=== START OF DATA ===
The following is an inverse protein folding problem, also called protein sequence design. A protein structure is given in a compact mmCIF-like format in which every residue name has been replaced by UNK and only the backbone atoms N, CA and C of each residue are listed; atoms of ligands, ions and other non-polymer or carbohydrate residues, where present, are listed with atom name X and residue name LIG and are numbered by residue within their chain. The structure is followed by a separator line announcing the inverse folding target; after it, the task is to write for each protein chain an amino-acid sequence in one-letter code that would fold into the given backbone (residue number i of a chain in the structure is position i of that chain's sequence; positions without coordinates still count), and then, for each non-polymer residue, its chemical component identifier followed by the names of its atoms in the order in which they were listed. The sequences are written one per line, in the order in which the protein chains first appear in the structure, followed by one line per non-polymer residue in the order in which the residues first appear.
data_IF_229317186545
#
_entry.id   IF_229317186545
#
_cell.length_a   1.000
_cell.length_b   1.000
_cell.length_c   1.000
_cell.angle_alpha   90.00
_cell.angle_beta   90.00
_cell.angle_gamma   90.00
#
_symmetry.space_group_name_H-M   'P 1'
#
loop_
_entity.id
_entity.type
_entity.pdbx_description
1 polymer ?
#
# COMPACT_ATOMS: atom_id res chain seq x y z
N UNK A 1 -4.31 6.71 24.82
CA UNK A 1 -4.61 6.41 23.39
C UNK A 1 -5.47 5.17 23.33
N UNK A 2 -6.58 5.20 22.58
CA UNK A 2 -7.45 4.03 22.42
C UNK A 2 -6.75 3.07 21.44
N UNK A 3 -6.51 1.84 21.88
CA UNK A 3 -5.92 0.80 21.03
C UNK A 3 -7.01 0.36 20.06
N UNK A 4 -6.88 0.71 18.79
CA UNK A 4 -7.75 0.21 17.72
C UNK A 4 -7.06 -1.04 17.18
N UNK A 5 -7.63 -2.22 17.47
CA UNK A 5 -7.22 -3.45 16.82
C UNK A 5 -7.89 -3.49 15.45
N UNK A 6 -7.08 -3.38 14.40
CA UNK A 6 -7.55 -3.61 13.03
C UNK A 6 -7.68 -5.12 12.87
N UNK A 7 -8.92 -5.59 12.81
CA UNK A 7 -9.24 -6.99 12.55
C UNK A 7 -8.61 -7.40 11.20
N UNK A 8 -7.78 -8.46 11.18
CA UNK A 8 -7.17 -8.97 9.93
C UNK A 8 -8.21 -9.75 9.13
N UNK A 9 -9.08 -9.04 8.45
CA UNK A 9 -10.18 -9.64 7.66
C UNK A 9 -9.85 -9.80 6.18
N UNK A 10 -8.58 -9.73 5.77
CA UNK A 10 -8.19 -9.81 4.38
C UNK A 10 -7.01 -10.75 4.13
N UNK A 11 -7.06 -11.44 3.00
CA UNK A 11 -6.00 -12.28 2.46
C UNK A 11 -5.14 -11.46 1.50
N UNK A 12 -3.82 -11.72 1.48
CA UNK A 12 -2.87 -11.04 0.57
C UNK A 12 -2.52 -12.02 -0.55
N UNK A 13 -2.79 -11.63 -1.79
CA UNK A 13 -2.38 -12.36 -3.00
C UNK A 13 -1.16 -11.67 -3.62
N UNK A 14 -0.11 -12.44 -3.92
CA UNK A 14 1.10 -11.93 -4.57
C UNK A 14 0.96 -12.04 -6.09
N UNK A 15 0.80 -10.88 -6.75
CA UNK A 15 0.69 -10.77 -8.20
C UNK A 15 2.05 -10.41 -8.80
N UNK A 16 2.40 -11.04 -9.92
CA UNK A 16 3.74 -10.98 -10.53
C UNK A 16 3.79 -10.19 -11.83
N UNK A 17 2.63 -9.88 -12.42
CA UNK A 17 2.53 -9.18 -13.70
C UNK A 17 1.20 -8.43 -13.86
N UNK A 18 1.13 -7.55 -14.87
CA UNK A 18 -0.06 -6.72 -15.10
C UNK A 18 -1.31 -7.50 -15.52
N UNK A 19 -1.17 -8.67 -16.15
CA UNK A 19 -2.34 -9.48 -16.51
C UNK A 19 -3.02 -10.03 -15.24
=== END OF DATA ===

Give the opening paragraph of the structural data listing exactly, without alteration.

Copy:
The following is an inverse protein folding problem, also called protein sequence design. A protein structure is given in a compact mmCIF-like format in which every residue name has been replaced by UNK and only the backbone atoms N, CA and C of each residue are listed; atoms of ligands, ions and other non-polymer or carbohydrate residues, where present, are listed with atom name X and residue name LIG and are numbered by residue within their chain. The structure is followed by a separator line announcing the inverse folding target; after it, the task is to write for each protein chain an amino-acid sequence in one-letter code that would fold into the given backbone (residue number i of a chain in the structure is position i of that chain's sequence; positions without coordinates still count), and then, for each non-polymer residue, its chemical component identifier followed by the names of its atoms in the order in which they were listed. The sequences are written one per line, in the order in which the protein chains first appear in the structure, followed by one line per non-polymer residue in the order in which the residues first appear.